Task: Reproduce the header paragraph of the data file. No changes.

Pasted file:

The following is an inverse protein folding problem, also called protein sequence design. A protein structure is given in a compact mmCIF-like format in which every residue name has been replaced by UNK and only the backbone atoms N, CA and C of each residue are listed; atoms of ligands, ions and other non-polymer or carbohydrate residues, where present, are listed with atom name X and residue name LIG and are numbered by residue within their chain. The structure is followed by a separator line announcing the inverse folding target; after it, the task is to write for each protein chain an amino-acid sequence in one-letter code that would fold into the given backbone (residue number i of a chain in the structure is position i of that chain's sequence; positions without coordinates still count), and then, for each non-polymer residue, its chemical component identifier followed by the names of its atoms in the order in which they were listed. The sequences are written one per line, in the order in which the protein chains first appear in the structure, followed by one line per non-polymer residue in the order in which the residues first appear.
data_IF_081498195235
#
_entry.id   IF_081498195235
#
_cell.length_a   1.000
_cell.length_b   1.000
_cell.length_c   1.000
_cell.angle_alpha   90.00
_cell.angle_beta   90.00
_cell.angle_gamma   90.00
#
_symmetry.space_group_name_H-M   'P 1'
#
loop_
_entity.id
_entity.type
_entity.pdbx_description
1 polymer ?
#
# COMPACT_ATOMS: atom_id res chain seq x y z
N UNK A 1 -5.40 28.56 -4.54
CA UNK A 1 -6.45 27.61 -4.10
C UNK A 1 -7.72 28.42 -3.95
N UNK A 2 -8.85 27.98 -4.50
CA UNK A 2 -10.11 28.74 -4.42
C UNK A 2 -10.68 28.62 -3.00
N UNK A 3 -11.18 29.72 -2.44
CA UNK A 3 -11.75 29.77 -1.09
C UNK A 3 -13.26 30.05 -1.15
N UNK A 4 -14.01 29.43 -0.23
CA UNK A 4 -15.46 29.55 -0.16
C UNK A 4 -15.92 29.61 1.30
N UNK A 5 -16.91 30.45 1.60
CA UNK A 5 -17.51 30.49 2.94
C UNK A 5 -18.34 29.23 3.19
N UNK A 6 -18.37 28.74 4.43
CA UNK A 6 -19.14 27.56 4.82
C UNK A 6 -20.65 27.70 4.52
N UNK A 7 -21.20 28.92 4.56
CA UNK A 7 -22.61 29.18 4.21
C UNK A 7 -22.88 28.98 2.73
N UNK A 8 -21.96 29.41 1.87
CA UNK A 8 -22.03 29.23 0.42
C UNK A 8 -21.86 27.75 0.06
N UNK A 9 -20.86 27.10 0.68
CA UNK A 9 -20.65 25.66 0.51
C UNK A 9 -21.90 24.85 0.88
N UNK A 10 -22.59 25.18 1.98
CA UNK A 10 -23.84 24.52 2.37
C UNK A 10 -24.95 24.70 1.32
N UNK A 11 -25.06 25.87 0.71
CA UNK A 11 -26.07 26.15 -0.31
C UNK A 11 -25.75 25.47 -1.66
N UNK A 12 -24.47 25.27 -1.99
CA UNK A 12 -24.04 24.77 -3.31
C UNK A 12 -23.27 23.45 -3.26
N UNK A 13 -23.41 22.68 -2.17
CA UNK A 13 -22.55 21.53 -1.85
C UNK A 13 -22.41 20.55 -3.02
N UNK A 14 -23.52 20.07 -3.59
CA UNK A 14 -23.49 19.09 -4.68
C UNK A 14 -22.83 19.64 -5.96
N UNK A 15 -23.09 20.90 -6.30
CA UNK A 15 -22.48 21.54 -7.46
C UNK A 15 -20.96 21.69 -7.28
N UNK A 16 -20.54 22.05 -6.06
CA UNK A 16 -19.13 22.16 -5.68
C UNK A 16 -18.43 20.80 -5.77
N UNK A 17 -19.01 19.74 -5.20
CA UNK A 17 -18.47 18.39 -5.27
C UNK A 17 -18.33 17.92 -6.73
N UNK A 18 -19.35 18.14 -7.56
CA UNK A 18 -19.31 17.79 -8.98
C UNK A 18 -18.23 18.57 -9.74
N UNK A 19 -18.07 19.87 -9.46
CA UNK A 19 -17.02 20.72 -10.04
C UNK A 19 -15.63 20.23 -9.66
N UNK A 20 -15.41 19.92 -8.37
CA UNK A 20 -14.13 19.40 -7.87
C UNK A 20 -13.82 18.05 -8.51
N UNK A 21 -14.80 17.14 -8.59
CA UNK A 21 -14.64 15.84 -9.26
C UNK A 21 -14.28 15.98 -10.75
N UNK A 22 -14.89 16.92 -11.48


The following is an inverse protein folding problem, also called protein sequence design. A protein structure is given in a compact mmCIF-like format in which every residue name has been replaced by UNK and only the backbone atoms N, CA and C of each residue are listed; atoms of ligands, ions and other non-polymer or carbohydrate residues, where present, are listed with atom name X and residue name LIG and are numbered by residue within their chain. The structure is followed by a separator line announcing the inverse folding target; after it, the task is to write for each protein chain an amino-acid sequence in one-letter code that would fold into the given backbone (residue number i of a chain in the structure is position i of that chain's sequence; positions without coordinates still count), and then, for each non-polymer residue, its chemical component identifier followed by the names of its atoms in the order in which they were listed. The sequences are written one per line, in the order in which the protein chains first appear in the structure, followed by one line per non-polymer residue in the order in which the residues first appear.